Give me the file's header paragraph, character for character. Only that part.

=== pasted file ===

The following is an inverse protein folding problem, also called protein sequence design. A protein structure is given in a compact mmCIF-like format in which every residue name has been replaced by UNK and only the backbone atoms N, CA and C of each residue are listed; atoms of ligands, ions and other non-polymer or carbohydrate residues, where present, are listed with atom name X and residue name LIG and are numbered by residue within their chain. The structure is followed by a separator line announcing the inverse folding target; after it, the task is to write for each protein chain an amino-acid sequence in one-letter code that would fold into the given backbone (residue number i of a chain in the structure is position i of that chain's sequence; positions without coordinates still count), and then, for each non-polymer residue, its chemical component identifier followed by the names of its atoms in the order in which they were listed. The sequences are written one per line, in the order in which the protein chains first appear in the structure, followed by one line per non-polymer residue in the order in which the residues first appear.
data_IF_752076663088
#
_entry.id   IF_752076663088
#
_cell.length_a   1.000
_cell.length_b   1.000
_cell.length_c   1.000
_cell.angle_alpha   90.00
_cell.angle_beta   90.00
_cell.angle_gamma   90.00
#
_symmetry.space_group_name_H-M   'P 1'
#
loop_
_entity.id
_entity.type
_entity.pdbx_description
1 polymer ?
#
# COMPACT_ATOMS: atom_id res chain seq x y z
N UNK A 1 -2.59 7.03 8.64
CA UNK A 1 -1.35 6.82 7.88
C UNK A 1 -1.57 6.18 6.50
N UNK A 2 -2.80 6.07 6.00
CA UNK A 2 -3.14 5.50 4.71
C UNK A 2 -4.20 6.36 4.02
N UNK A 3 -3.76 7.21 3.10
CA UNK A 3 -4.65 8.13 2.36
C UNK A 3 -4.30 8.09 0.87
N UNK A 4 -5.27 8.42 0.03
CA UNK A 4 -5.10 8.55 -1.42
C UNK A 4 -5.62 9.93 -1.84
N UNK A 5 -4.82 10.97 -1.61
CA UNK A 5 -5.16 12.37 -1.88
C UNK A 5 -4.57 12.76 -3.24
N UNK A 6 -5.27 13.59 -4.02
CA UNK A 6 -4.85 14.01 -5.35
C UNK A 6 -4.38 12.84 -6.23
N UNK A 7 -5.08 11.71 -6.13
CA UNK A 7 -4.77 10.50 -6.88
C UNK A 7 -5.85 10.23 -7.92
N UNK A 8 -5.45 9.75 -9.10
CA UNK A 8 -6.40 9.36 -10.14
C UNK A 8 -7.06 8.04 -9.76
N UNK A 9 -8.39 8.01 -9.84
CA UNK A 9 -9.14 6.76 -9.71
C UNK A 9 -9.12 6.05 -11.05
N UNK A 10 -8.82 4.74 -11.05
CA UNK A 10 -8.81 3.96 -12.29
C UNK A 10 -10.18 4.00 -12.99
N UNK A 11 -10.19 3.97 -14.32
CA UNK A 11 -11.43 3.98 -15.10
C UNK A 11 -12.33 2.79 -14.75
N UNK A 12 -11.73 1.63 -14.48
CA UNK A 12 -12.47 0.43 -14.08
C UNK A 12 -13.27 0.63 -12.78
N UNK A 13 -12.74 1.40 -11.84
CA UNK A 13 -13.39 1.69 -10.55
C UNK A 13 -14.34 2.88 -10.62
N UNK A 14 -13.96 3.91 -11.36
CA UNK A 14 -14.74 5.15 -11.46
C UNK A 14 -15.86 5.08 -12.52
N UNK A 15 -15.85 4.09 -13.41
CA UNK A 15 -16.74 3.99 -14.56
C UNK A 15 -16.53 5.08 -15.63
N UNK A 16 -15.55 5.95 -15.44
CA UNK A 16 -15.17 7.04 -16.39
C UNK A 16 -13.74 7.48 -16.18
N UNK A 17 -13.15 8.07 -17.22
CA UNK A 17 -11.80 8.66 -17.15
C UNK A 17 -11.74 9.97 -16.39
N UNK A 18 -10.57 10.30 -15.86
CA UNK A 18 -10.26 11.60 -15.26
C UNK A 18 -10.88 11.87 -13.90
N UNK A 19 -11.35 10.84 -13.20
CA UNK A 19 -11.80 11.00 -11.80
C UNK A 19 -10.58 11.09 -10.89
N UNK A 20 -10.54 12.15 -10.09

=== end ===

The following is an inverse protein folding problem, also called protein sequence design. A protein structure is given in a compact mmCIF-like format in which every residue name has been replaced by UNK and only the backbone atoms N, CA and C of each residue are listed; atoms of ligands, ions and other non-polymer or carbohydrate residues, where present, are listed with atom name X and residue name LIG and are numbered by residue within their chain. The structure is followed by a separator line announcing the inverse folding target; after it, the task is to write for each protein chain an amino-acid sequence in one-letter code that would fold into the given backbone (residue number i of a chain in the structure is position i of that chain's sequence; positions without coordinates still count), and then, for each non-polymer residue, its chemical component identifier followed by the names of its atoms in the order in which they were listed. The sequences are written one per line, in the order in which the protein chains first appear in the structure, followed by one line per non-polymer residue in the order in which the residues first appear.